Audio clips courtesy LiveATC.net.

crash audio:

Click here for the MP3 file.

crash response:

Click here for the MP3 file.

 
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Crunching the Numbers on Cirrus Safety back to top 
 

Aviation Consumer: Cirrus Safety Record Just Average

When the Cirrus SR20 and 22 first appeared a dozen years ago, the models' full airframe parachute system and stall/spin resistant wing were expected to set new standards for light aircraft safety. But according to Aviation Consumer's January edition, the Cirrus line has achieved, at best, a middle of the road safety and accident record that makes its fatal accident rate a bit better than Mooney and Piper high-performance models, but a bit worse than the Columbia/Corvalis series and Cessna's venerable 172 and 182. The magazine studied accident records dating back as far as 30 years on 11 popular GA light aircraft. Among its findings are that the Cirrus overall accident rate is 3.25/100,000, placing it closer to the top of the list of airplanes Aviation Consumer considered and about half of the GA average overall accident rate of 6.3/100,000. Only Diamond's DA40 and DA42 had better overall accident rates—dramatically so in the case of the DA40, whose fatal rate is 1.19, a little more than a sixth of the GA average.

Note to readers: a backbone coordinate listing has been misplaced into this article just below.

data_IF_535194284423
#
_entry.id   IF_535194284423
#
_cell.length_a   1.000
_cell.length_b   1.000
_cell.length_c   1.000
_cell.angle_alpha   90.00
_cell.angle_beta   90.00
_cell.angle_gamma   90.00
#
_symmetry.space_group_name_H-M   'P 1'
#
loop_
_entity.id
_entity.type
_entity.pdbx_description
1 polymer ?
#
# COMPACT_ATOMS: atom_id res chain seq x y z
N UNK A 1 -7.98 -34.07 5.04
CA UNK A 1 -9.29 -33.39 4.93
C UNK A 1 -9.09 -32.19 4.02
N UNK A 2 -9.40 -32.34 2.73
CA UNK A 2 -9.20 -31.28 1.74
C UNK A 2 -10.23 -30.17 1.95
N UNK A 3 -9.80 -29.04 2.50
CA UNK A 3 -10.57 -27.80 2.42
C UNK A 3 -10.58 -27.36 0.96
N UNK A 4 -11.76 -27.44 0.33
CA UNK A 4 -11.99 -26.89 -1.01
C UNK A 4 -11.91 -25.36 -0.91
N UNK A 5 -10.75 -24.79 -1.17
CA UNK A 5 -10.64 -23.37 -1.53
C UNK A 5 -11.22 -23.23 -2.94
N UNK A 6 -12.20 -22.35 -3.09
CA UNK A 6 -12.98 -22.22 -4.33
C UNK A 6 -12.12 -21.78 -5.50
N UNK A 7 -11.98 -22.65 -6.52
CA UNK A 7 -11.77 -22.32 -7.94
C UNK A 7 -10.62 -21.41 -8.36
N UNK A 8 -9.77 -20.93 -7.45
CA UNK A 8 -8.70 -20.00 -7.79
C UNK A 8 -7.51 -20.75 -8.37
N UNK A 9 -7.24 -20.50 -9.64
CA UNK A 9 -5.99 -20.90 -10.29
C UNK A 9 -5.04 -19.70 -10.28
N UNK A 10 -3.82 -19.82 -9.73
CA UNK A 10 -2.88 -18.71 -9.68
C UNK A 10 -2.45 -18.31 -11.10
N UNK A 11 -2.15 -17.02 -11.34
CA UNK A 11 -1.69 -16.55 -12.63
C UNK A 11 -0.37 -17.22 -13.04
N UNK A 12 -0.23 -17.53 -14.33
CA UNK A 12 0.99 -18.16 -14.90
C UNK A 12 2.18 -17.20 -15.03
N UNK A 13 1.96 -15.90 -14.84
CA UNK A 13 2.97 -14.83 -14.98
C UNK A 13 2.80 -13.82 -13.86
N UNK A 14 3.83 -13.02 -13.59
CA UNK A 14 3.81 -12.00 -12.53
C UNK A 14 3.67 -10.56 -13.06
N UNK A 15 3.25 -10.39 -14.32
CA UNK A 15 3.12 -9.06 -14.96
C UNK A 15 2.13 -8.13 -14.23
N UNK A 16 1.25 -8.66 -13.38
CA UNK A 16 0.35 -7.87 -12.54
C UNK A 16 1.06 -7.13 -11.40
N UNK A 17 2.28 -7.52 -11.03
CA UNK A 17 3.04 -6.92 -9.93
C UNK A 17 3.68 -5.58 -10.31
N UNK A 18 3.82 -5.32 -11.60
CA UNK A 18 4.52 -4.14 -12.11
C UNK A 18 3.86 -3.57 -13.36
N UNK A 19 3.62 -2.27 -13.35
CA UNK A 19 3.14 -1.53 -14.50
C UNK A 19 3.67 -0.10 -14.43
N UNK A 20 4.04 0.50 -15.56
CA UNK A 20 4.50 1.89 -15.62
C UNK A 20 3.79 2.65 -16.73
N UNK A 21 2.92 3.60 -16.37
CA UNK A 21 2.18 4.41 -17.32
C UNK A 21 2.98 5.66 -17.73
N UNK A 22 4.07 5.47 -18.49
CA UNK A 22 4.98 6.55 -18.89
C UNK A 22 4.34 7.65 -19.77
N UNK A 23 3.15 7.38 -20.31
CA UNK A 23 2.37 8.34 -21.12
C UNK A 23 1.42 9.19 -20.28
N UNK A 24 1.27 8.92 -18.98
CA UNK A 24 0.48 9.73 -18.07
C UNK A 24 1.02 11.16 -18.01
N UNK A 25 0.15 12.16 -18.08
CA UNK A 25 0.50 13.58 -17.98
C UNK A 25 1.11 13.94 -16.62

Cirrus aircraft finished lower when fatal rate is considered. The Cirrus combined rate (SR20 and SR22) is 1.6, compared to the GA average of 1.2/100,000. Diamond's DA40 has the lowest fatal rate at .35, followed by the Cessna 172 at .45, the Diamond DA42 at .54 and the Cessna 182 at .69. Cessna's Corvalis line, which began life as the Columbia, has a fatal rate of 1.0, a bit less than the GA average of 1.2. The Columbia/Corvalis models are essentially similar in construction and performance to the Cirrus SR22, but without the Cirrus Airframe Parachute System (CAPS).